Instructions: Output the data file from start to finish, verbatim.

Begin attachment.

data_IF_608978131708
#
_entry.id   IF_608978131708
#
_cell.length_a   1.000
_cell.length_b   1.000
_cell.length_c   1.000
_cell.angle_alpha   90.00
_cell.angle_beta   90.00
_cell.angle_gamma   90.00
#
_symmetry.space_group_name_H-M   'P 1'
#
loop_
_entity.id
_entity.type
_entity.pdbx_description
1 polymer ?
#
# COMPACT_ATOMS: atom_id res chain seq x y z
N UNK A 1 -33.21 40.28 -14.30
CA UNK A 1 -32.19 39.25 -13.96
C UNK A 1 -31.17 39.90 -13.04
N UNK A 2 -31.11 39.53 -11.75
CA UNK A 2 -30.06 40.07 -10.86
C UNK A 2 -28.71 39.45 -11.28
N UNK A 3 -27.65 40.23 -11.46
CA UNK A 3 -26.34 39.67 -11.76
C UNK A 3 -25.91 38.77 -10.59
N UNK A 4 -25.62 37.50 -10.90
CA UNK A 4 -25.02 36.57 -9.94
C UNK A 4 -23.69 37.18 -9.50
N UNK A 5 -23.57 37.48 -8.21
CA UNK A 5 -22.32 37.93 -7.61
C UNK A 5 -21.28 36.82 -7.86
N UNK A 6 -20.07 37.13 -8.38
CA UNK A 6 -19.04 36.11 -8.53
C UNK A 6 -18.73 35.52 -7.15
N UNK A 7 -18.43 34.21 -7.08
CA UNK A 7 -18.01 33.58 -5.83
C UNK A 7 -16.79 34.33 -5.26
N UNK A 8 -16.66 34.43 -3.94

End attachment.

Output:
data_IF_608978131708
#
_entry.id   IF_608978131708
#
_cell.length_a   1.000
_cell.length_b   1.000
_cell.length_c   1.000
_cell.angle_alpha   90.00
_cell.angle_beta   90.00
_cell.angle_gamma   90.00
#
_symmetry.space_group_name_H-M   'P 1'
#
loop_
_entity.id
_entity.type
_entity.pdbx_description
1 polymer ?
#
# COMPACT_ATOMS: atom_id res chain seq x y z
N UNK A 1 -33.21 40.28 -14.30
CA UNK A 1 -32.19 39.25 -13.96
C UNK A 1 -31.17 39.90 -13.04
N UNK A 2 -31.11 39.53 -11.75
CA UNK A 2 -30.06 40.07 -10.86
C UNK A 2 -28.71 39.45 -11.28
N UNK A 3 -27.65 40.23 -11.46
CA UNK A 3 -26.34 39.67 -11.76
C UNK A 3 -25.91 38.77 -10.59
N UNK A 4 -25.62 37.50 -10.90
CA UNK A 4 -25.02 36.57 -9.94
C UNK A 4 -23.69 37.18 -9.50
N UNK A 5 -23.57 37.48 -8.21
CA UNK A 5 -22.32 37.93 -7.61
C UNK A 5 -21.28 36.82 -7.86
N UNK A 6 -20.07 37.13 -8.38
CA UNK A 6 -19.04 36.11 -8.53
C UNK A 6 -18.73 35.52 -7.15
N UNK A 7 -18.43 34.21 -7.08
CA UNK A 7 -18.01 33.58 -5.83
C UNK A 7 -16.79 34.33 -5.26
N UNK A 8 -16.66 34.43 -3.94